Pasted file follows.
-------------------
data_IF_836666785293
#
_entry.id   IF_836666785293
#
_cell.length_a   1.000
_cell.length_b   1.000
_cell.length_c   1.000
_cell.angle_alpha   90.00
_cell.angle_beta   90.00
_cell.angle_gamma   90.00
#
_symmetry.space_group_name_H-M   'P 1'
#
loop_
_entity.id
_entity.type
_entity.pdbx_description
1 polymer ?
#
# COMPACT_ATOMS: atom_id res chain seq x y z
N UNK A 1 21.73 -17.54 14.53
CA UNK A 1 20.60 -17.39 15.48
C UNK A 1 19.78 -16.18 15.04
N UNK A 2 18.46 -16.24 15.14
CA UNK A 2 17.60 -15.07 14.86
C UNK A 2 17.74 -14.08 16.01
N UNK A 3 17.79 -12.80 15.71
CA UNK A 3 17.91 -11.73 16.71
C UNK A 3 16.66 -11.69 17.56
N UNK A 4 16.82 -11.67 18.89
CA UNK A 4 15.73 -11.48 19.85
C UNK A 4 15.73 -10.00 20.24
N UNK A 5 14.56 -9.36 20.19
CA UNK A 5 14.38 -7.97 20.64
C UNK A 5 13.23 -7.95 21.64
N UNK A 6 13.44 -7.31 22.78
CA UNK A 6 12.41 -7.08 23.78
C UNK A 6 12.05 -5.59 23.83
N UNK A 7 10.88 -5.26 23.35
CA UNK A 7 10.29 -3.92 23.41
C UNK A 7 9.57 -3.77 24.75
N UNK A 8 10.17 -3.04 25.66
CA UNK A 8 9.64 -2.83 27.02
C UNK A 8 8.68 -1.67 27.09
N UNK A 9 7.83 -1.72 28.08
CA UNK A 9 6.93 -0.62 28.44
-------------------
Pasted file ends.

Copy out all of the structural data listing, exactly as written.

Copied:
data_IF_836666785293
#
_entry.id   IF_836666785293
#
_cell.length_a   1.000
_cell.length_b   1.000
_cell.length_c   1.000
_cell.angle_alpha   90.00
_cell.angle_beta   90.00
_cell.angle_gamma   90.00
#
_symmetry.space_group_name_H-M   'P 1'
#
loop_
_entity.id
_entity.type
_entity.pdbx_description
1 polymer ?
#
# COMPACT_ATOMS: atom_id res chain seq x y z
N UNK A 1 21.73 -17.54 14.53
CA UNK A 1 20.60 -17.39 15.48
C UNK A 1 19.78 -16.18 15.04
N UNK A 2 18.46 -16.24 15.14
CA UNK A 2 17.60 -15.07 14.86
C UNK A 2 17.74 -14.08 16.01
N UNK A 3 17.79 -12.80 15.71
CA UNK A 3 17.91 -11.73 16.71
C UNK A 3 16.66 -11.69 17.56
N UNK A 4 16.82 -11.67 18.89
CA UNK A 4 15.73 -11.48 19.85
C UNK A 4 15.73 -10.00 20.24
N UNK A 5 14.56 -9.36 20.19
CA UNK A 5 14.38 -7.97 20.64
C UNK A 5 13.23 -7.95 21.64
N UNK A 6 13.44 -7.31 22.78
CA UNK A 6 12.41 -7.08 23.78
C UNK A 6 12.05 -5.59 23.83
N UNK A 7 10.88 -5.26 23.35
CA UNK A 7 10.29 -3.92 23.41
C UNK A 7 9.57 -3.77 24.75
N UNK A 8 10.17 -3.04 25.66
CA UNK A 8 9.64 -2.83 27.02
C UNK A 8 8.68 -1.67 27.09
N UNK A 9 7.83 -1.72 28.08
CA UNK A 9 6.93 -0.62 28.44